Quick, what’s the most important thing you can do to make your users happy?
If you’re a developer you’re probably thinking that you need to eliminate all bugs or make it as efficient as possible. But haven’t you used, and continued to use, software that was buggy or slow (I’m looking at you twitter)?
It’s a given that you need to have a market. After that, what is the most important aspect of your software?
I’m going to make a true, but controversial statement here. Are you sitting down? You’re software does not need to be bug-free.
That’s right — don’t try to eliminate all the bugs before shipping. In fact, as long as the bugs won’t corrupt user data or interfere with the user experience they are probably not worth fixing.
There are exceptions to this case if you are NASA, but most of us are not. And the cost of fixing many bugs outweighs the benefits.
Just get the software out there and make sure there’s a market. Then fix what’s important to the majority of consumers. We live in a different world than the days of shrinkwrapped software where fixing a bug after shipping meant sending another million disks out.
Follow the rule given by Facebook’s lead developer:
Move quickly and break stuff.
Instead of fixing every little technical bug, you should be focusing on the user experience because to many users, your software is the user experience.
Most users will only care about how your software looks and if it does what they want. To illustrate this “iceberg principle”, Joel Spolsky tells a great story about showing software before they had a chance to polish the UI:
What happened during the demo? The clients spent the entire meeting griping about the graphical appearance of the screen. They weren’t even talking about the UI. Just the graphical appearance. “It just doesn’t look slick,” complained their project manager. That’s all they could think about. We couldn’t get them to think about the actual functionality. Obviously fixing the graphic design took about one day. It was almost as if they thought they had hired painters.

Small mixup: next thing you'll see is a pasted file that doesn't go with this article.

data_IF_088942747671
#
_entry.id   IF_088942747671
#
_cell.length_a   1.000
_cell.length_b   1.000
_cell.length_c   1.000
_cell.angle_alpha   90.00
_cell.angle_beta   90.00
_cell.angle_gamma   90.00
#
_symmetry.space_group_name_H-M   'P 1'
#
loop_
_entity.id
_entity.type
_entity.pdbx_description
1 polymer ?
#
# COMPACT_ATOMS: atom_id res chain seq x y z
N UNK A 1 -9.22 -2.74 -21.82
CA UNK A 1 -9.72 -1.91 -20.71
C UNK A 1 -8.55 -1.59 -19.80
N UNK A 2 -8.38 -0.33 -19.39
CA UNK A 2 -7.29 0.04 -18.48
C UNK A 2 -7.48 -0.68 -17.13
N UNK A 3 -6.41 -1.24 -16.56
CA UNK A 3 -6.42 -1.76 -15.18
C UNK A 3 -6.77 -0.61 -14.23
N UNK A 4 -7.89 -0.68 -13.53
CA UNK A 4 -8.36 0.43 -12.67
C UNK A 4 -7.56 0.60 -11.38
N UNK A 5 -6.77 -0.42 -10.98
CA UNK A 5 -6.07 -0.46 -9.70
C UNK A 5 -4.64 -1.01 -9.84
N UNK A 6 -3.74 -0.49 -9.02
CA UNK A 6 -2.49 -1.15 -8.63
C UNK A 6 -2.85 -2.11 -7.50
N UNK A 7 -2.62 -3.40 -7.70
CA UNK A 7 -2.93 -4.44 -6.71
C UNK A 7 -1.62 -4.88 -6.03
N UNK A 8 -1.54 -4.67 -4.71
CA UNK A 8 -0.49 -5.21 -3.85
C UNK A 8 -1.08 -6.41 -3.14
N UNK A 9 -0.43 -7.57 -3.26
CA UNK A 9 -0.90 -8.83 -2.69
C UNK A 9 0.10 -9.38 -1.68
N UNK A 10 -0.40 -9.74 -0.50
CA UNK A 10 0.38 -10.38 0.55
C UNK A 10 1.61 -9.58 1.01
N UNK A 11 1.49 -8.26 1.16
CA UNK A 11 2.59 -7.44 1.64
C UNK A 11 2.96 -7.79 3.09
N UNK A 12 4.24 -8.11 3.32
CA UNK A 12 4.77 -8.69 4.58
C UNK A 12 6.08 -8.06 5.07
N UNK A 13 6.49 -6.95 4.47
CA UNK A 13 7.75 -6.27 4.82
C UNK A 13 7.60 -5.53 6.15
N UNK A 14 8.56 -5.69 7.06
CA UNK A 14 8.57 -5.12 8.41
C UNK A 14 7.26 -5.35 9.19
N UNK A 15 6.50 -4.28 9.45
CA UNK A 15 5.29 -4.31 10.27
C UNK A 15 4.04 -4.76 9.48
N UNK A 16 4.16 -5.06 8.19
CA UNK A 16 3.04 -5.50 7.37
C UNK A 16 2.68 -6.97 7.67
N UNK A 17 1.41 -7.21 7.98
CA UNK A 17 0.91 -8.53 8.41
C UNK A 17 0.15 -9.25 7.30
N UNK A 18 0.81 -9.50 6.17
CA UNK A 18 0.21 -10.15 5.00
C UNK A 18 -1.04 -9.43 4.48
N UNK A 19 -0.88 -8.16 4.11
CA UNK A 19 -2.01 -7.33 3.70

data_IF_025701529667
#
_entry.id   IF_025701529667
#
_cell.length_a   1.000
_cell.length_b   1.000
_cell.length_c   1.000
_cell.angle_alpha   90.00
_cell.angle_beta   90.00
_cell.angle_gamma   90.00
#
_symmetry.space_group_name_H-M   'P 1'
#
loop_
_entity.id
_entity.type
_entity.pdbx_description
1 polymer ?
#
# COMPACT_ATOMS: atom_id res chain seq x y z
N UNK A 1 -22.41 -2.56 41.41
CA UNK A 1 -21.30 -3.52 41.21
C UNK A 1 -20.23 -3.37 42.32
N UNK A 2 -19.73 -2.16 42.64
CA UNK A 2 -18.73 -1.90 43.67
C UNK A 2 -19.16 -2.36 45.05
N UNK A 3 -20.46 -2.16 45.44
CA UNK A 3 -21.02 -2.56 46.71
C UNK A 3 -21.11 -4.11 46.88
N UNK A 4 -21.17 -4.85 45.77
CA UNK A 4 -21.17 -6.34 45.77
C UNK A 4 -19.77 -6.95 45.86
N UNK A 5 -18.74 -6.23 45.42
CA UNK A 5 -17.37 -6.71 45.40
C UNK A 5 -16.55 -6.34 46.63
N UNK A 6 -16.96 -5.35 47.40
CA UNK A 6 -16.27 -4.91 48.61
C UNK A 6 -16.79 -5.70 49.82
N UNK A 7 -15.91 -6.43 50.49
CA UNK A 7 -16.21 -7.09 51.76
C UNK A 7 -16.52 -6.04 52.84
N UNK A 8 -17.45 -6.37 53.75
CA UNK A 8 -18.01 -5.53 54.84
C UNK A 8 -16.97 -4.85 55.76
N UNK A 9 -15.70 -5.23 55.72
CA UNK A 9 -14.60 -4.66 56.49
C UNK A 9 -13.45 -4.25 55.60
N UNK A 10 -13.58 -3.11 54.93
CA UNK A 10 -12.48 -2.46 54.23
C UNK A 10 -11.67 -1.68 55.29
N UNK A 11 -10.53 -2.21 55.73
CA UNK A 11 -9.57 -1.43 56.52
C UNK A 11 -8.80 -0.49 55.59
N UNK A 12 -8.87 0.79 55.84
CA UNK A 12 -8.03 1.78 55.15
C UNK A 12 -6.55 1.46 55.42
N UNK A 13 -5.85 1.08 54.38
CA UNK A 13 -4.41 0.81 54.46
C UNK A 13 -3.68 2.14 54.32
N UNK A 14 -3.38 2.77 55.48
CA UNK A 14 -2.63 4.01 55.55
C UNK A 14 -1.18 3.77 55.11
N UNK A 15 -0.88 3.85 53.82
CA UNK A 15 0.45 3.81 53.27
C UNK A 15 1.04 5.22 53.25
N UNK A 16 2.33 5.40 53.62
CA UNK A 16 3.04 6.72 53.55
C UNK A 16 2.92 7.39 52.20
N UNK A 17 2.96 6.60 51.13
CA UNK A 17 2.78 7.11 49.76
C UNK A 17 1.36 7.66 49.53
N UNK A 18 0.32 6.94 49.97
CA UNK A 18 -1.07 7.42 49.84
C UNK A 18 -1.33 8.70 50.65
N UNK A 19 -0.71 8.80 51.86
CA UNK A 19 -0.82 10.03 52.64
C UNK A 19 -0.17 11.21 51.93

What’s the lesson? Focus on UI as a top priority.
The parable of Mint and Wesabe
Think UX doesn’t matter for web software?
Let’s take a look at the post-mortem of a recent battle in the online money management space. Here is the reason that the founder of Wesabe cites for losing to Mint:
Between the worse data aggregation method and the much higher amount of work Wesabe made you do, it was far easier to have a good experience on Mint, and that good experience came far more quickly.
He lays much of the blame of Wesabe on not giving the consumer as good of an experience. And, of yeah, Mint just sold for $170 million.
Bad UX is a Bug
So if we all agree that bad UX should be eliminated from the open web, how do we make it a priority? As developers we are hardwired to care about bugs — it’s just in our DNA. So, what if we started treating bad UX as bug?
Sara Summers tells us how to do it:
So I say to all my devs out there: Bad user experience is a bug.
Working code is absolutely necessary to user experience, but there’s more to it. Building experience means facilitating the best ‘feel’ for your audience. You can begin by making the feature/page/experience you’ve created a bug to be checked. Pin it into whatever bug check-in software you’re using. If what you’ve made doesn’t feel enjoyable, simple, clear or trustworthy, mark it.
In order to treat UX as a priority, we need to treat it as a first class bug. That means logging it in our bugtrackers with the rest of the “real” bugs.